As if we needed confirmation! :D

Ireland leads world for quality of life

UK comes 29th in global happiness survey



YEAAAAAAAA! :D that must be the reason of your runaway from there! :rolleyes:

:p

Goose0009
20-11-2004, 09:04
Do Irish girls give up the goods more often then english girls?

yankee@moscow
20-11-2004, 21:57
It's like my grandfather used to tell me, "The Irish would rule the world if it wasn't for alcohol." Maybe he was right?:confused:

gadfly
21-11-2004, 12:28
The population of Ireland before the 1840's famine was a little under 6 million, and now it's like 3 million. The rest died or went to the US like some of my ancestors. I guess the ones that stuck around were able to cash out, huh?

LEGLESS
22-11-2004, 10:39
Originally posted by Goose0009
Do Irish girls give up the goods more often then english girls?

Ha! The only way to get laid in Dublin, is to find an English girl!!

LEGLESS
22-11-2004, 10:41
Originally posted by yankee@moscow
It's like my grandfather used to tell me, "The Irish would rule the world if it wasn't for alcohol." Maybe he was right?:confused:


"Work is the curse of the drinking class"

- Oscar Wilde

Sidney Bliss
22-11-2004, 12:40
Originally posted by LEGLESS
Ha! The only way to get laid in Dublin, is to find an English girl!!

You've obviously never met my sister. :D :shame:

peyote
22-11-2004, 18:44
is the whole list posted on the web?

pirata
22-11-2004, 19:42
Not that russian chicks are any hard to get laid with, but back to the research.....how can the irish be ranked 1st in quality of life, when you all can't get laid in there!?!?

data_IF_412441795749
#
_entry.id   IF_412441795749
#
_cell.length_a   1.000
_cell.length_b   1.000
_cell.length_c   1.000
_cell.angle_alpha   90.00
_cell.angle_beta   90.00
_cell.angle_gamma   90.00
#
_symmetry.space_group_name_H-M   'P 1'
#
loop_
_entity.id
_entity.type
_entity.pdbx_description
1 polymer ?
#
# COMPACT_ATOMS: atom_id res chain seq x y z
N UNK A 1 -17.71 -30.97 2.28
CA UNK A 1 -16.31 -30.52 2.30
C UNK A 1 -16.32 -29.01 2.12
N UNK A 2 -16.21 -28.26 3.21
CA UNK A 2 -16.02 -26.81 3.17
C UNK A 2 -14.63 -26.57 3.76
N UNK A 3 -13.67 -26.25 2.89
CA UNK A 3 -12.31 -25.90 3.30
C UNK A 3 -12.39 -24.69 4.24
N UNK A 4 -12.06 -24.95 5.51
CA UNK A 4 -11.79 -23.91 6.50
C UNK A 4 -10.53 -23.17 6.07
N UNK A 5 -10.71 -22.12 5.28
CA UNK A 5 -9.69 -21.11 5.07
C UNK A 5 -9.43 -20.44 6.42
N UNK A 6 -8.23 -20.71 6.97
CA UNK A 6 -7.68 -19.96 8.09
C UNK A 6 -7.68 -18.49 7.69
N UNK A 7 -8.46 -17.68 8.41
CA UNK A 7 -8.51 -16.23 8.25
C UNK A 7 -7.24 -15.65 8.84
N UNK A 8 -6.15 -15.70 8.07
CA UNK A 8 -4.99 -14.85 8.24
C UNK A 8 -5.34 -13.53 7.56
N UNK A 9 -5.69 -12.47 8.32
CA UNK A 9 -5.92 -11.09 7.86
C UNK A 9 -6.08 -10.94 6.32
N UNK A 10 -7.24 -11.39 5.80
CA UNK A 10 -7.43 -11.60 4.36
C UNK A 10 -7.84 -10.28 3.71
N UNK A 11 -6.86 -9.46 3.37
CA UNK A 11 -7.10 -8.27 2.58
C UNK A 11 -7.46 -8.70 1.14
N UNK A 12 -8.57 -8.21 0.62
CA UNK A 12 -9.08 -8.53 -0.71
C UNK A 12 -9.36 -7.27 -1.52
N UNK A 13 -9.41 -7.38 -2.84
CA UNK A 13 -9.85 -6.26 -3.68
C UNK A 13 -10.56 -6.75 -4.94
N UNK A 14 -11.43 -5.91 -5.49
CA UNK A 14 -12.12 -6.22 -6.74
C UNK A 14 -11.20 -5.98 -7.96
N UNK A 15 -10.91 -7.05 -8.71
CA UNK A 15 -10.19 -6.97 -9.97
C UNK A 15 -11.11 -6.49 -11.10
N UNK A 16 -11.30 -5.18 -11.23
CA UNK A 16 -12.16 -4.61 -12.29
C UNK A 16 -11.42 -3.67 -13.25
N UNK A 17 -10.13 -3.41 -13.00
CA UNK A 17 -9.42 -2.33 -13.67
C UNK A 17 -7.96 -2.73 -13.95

I mean, unless that criteria wasn't taking part on the research, i think noone can honestly thinking that a good living comes without some good action!! :-)))

quincy
23-11-2004, 00:28
Originally posted by pirata
Not that russian chicks are any hard to get laid with, but back to the research.....how can the irish be ranked 1st in quality of life, when you all can't get laid in there!?!?
I mean, unless that criteria wasn't taking part on the research, i think noone can honestly thinking that a good living comes without some good action!! :-)))

You are not entirely wrong....nuns and monks might disagree with you though

Goose0009
23-11-2004, 08:24
Maybe Irish girls don't need sex, I don't know. How do I bang an Irish girl?

LEGLESS
23-11-2004, 14:13
Ask Sindey for an introduction to Miss Bliss!

sir Gay
23-11-2004, 14:20
Originally posted by quincy
You are not entirely wrong....nuns and monks might disagree with you though

mmmmm, uniforms... yammm :)